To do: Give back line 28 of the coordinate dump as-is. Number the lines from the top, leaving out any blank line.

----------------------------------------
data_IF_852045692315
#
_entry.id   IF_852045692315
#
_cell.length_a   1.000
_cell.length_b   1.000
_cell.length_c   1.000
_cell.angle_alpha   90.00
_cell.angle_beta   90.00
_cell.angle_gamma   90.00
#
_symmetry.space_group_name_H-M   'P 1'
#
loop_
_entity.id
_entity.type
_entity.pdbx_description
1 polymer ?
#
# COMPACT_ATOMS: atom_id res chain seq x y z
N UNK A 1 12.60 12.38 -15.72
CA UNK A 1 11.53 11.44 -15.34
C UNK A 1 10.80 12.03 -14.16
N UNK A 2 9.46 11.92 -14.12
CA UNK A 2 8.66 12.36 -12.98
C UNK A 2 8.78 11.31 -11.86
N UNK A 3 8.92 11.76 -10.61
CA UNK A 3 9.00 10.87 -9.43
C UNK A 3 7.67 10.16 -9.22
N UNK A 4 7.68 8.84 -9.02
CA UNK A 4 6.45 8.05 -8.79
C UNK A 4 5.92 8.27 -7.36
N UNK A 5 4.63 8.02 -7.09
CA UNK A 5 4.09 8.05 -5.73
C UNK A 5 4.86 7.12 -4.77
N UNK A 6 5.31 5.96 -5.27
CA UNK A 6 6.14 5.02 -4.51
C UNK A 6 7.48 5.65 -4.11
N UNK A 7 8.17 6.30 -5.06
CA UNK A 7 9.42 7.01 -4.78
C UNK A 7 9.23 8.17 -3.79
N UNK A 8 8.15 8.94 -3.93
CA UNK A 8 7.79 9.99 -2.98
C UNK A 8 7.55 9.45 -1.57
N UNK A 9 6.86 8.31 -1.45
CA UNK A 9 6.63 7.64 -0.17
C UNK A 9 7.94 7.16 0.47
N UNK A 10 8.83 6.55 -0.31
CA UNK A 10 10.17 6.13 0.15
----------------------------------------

CA UNK A 3 9.00 10.87 -9.43